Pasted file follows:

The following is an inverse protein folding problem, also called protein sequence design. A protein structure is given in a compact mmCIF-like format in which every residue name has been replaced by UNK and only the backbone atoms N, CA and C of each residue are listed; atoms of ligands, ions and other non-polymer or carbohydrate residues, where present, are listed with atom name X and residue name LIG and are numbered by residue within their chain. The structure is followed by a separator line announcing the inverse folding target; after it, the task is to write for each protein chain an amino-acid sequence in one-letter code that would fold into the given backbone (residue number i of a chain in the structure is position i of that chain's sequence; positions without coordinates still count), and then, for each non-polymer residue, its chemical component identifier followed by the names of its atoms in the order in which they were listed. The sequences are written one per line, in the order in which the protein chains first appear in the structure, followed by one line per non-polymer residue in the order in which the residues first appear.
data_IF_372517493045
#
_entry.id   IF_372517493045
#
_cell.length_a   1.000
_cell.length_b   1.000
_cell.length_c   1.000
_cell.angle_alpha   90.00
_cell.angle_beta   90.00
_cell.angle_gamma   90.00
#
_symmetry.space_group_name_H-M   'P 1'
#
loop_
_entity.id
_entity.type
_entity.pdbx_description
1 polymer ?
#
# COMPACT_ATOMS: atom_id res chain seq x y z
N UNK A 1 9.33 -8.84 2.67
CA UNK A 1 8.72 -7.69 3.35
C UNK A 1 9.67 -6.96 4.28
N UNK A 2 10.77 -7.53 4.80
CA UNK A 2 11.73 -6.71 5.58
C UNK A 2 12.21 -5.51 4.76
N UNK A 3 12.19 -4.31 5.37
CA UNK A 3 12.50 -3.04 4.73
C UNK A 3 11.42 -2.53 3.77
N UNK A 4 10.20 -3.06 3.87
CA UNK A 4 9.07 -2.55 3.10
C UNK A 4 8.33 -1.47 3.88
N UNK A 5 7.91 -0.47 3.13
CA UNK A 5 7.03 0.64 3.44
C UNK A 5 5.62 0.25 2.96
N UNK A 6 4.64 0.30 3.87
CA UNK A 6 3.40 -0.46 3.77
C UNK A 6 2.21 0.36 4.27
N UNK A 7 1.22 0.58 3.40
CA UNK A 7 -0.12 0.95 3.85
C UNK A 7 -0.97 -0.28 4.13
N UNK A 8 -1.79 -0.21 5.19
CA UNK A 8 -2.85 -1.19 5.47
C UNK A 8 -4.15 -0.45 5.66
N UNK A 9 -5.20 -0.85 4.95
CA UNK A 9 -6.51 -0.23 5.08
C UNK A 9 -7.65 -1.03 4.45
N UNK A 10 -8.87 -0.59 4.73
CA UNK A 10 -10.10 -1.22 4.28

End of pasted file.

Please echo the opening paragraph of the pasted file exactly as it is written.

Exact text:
The following is an inverse protein folding problem, also called protein sequence design. A protein structure is given in a compact mmCIF-like format in which every residue name has been replaced by UNK and only the backbone atoms N, CA and C of each residue are listed; atoms of ligands, ions and other non-polymer or carbohydrate residues, where present, are listed with atom name X and residue name LIG and are numbered by residue within their chain. The structure is followed by a separator line announcing the inverse folding target; after it, the task is to write for each protein chain an amino-acid sequence in one-letter code that would fold into the given backbone (residue number i of a chain in the structure is position i of that chain's sequence; positions without coordinates still count), and then, for each non-polymer residue, its chemical component identifier followed by the names of its atoms in the order in which they were listed. The sequences are written one per line, in the order in which the protein chains first appear in the structure, followed by one line per non-polymer residue in the order in which the residues first appear.